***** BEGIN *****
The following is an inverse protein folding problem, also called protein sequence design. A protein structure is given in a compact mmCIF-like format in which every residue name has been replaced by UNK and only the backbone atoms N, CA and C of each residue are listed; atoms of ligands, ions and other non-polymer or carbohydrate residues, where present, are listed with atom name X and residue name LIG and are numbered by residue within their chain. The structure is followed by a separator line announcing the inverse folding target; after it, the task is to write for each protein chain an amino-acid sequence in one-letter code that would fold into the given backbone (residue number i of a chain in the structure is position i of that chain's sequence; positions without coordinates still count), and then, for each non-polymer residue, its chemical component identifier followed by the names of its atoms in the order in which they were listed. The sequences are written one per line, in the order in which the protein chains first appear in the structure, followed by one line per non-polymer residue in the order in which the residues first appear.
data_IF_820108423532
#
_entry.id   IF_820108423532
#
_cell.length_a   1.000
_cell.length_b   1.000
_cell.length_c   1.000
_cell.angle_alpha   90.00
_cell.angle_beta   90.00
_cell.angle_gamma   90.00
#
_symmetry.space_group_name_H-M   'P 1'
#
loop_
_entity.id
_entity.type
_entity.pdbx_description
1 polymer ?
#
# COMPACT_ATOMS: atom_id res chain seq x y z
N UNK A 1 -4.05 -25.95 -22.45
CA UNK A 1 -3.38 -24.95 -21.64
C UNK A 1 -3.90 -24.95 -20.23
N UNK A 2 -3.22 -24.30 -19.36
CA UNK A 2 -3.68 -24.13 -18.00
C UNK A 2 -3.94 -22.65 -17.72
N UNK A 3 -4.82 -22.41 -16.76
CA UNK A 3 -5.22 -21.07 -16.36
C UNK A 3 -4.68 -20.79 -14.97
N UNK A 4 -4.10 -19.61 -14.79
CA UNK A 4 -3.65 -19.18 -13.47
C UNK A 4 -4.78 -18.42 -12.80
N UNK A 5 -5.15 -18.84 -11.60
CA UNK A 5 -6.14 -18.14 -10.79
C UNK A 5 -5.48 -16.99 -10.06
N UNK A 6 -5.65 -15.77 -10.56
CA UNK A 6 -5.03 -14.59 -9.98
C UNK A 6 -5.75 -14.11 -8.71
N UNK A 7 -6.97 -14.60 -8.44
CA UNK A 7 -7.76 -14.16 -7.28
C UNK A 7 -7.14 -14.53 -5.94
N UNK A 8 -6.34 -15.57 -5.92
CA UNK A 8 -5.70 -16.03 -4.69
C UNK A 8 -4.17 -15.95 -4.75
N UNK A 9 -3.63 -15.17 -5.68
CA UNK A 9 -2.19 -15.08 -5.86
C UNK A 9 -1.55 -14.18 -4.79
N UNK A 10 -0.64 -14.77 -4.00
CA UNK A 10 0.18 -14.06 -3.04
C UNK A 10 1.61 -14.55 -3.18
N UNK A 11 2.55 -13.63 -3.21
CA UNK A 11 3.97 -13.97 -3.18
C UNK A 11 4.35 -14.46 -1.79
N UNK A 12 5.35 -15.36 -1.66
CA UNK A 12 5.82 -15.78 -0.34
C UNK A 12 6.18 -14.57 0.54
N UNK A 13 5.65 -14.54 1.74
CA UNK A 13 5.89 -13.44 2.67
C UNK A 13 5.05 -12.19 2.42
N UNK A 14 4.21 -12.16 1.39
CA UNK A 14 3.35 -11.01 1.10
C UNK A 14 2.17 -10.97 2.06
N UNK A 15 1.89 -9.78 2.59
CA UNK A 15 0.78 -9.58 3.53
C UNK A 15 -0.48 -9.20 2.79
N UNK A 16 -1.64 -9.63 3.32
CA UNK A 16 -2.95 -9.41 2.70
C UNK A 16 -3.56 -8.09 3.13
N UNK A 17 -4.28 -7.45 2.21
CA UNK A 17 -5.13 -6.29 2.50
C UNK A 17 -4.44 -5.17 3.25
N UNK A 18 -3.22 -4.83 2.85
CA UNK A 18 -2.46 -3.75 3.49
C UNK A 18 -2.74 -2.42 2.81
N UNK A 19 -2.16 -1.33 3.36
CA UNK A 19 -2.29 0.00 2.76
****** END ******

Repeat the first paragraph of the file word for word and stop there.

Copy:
The following is an inverse protein folding problem, also called protein sequence design. A protein structure is given in a compact mmCIF-like format in which every residue name has been replaced by UNK and only the backbone atoms N, CA and C of each residue are listed; atoms of ligands, ions and other non-polymer or carbohydrate residues, where present, are listed with atom name X and residue name LIG and are numbered by residue within their chain. The structure is followed by a separator line announcing the inverse folding target; after it, the task is to write for each protein chain an amino-acid sequence in one-letter code that would fold into the given backbone (residue number i of a chain in the structure is position i of that chain's sequence; positions without coordinates still count), and then, for each non-polymer residue, its chemical component identifier followed by the names of its atoms in the order in which they were listed. The sequences are written one per line, in the order in which the protein chains first appear in the structure, followed by one line per non-polymer residue in the order in which the residues first appear.